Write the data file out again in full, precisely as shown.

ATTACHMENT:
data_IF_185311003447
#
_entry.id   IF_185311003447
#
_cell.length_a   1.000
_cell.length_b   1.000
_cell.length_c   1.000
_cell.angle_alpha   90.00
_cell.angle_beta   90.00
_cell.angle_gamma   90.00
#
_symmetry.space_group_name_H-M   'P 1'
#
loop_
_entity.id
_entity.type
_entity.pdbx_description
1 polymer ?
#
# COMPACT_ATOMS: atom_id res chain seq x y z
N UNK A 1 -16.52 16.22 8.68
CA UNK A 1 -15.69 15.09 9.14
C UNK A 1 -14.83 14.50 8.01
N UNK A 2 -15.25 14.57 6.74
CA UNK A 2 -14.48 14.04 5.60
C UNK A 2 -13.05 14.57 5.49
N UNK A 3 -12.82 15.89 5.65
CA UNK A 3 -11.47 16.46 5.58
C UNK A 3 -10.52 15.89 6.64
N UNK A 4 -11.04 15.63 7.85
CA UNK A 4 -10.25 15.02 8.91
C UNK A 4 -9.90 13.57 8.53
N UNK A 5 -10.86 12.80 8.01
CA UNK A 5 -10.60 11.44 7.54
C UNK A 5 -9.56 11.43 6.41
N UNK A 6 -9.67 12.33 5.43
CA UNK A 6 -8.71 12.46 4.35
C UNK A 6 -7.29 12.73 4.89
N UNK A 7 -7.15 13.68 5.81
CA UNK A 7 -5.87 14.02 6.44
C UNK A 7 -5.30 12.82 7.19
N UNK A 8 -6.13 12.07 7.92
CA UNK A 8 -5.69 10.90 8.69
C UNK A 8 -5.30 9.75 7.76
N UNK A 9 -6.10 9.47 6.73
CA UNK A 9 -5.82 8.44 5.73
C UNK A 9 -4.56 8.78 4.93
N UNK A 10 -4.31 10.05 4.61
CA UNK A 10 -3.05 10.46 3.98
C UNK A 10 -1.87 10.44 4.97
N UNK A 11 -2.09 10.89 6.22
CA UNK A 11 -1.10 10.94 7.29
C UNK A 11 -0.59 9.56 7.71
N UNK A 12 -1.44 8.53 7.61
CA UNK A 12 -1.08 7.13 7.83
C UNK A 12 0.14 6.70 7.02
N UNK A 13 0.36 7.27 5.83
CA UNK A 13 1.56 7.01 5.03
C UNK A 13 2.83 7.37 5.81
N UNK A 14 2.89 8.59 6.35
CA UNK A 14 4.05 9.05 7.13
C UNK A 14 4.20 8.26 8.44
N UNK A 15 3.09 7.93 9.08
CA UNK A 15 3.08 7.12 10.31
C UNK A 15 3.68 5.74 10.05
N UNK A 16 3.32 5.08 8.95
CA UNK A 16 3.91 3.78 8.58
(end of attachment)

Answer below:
data_IF_185311003447
#
_entry.id   IF_185311003447
#
_cell.length_a   1.000
_cell.length_b   1.000
_cell.length_c   1.000
_cell.angle_alpha   90.00
_cell.angle_beta   90.00
_cell.angle_gamma   90.00
#
_symmetry.space_group_name_H-M   'P 1'
#
loop_
_entity.id
_entity.type
_entity.pdbx_description
1 polymer ?
#
# COMPACT_ATOMS: atom_id res chain seq x y z
N UNK A 1 -16.52 16.22 8.68
CA UNK A 1 -15.69 15.09 9.14
C UNK A 1 -14.83 14.50 8.01
N UNK A 2 -15.25 14.57 6.74
CA UNK A 2 -14.48 14.04 5.60
C UNK A 2 -13.05 14.57 5.49
N UNK A 3 -12.82 15.89 5.65
CA UNK A 3 -11.47 16.46 5.58
C UNK A 3 -10.52 15.89 6.64
N UNK A 4 -11.04 15.63 7.85
CA UNK A 4 -10.25 15.02 8.91
C UNK A 4 -9.90 13.57 8.53
N UNK A 5 -10.86 12.80 8.01
CA UNK A 5 -10.60 11.44 7.54
C UNK A 5 -9.56 11.43 6.41
N UNK A 6 -9.67 12.33 5.43
CA UNK A 6 -8.71 12.46 4.35
C UNK A 6 -7.29 12.73 4.89
N UNK A 7 -7.15 13.68 5.81
CA UNK A 7 -5.87 14.02 6.44
C UNK A 7 -5.30 12.82 7.19
N UNK A 8 -6.13 12.07 7.92
CA UNK A 8 -5.69 10.90 8.69
C UNK A 8 -5.30 9.75 7.76
N UNK A 9 -6.10 9.47 6.73
CA UNK A 9 -5.82 8.44 5.73
C UNK A 9 -4.56 8.78 4.93
N UNK A 10 -4.31 10.05 4.61
CA UNK A 10 -3.05 10.46 3.98
C UNK A 10 -1.87 10.44 4.97
N UNK A 11 -2.09 10.89 6.22
CA UNK A 11 -1.10 10.94 7.29
C UNK A 11 -0.59 9.56 7.71
N UNK A 12 -1.44 8.53 7.61
CA UNK A 12 -1.08 7.13 7.83
C UNK A 12 0.14 6.70 7.02
N UNK A 13 0.36 7.27 5.83
CA UNK A 13 1.56 7.01 5.03
C UNK A 13 2.83 7.37 5.81
N UNK A 14 2.89 8.59 6.35
CA UNK A 14 4.05 9.05 7.13
C UNK A 14 4.20 8.26 8.44
N UNK A 15 3.09 7.93 9.08
CA UNK A 15 3.08 7.12 10.31
C UNK A 15 3.68 5.74 10.05
N UNK A 16 3.32 5.08 8.95
CA UNK A 16 3.91 3.78 8.58